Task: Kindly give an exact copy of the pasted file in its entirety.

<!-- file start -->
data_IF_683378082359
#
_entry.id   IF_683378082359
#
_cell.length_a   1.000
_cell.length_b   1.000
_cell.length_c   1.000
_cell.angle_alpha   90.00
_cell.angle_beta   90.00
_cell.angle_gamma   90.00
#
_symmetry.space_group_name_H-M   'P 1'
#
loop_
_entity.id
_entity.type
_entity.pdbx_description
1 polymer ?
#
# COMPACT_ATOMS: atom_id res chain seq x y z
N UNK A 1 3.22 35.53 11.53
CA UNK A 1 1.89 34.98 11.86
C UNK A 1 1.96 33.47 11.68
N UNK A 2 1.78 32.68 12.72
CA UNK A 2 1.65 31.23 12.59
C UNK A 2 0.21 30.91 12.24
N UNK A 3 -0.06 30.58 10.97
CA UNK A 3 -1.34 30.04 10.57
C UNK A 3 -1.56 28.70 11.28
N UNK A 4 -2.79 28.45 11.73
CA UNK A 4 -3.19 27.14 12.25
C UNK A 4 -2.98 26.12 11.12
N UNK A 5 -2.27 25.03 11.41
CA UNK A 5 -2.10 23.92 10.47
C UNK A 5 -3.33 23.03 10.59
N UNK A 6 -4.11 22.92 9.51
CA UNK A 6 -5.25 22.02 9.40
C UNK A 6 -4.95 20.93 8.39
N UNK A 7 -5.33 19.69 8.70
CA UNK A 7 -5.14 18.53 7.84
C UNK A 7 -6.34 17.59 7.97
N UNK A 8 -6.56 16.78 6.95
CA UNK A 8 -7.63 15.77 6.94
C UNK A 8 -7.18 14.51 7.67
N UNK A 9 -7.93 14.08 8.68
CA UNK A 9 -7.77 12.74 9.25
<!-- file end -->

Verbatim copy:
data_IF_683378082359
#
_entry.id   IF_683378082359
#
_cell.length_a   1.000
_cell.length_b   1.000
_cell.length_c   1.000
_cell.angle_alpha   90.00
_cell.angle_beta   90.00
_cell.angle_gamma   90.00
#
_symmetry.space_group_name_H-M   'P 1'
#
loop_
_entity.id
_entity.type
_entity.pdbx_description
1 polymer ?
#
# COMPACT_ATOMS: atom_id res chain seq x y z
N UNK A 1 3.22 35.53 11.53
CA UNK A 1 1.89 34.98 11.86
C UNK A 1 1.96 33.47 11.68
N UNK A 2 1.78 32.68 12.72
CA UNK A 2 1.65 31.23 12.59
C UNK A 2 0.21 30.91 12.24
N UNK A 3 -0.06 30.58 10.97
CA UNK A 3 -1.34 30.04 10.57
C UNK A 3 -1.56 28.70 11.28
N UNK A 4 -2.79 28.45 11.73
CA UNK A 4 -3.19 27.14 12.25
C UNK A 4 -2.98 26.12 11.12
N UNK A 5 -2.27 25.03 11.41
CA UNK A 5 -2.10 23.92 10.47
C UNK A 5 -3.33 23.03 10.59
N UNK A 6 -4.11 22.92 9.51
CA UNK A 6 -5.25 22.02 9.40
C UNK A 6 -4.95 20.93 8.39
N UNK A 7 -5.33 19.69 8.70
CA UNK A 7 -5.14 18.53 7.84
C UNK A 7 -6.34 17.59 7.97
N UNK A 8 -6.56 16.78 6.95
CA UNK A 8 -7.63 15.77 6.94
C UNK A 8 -7.18 14.51 7.67
N UNK A 9 -7.93 14.08 8.68
CA UNK A 9 -7.77 12.74 9.25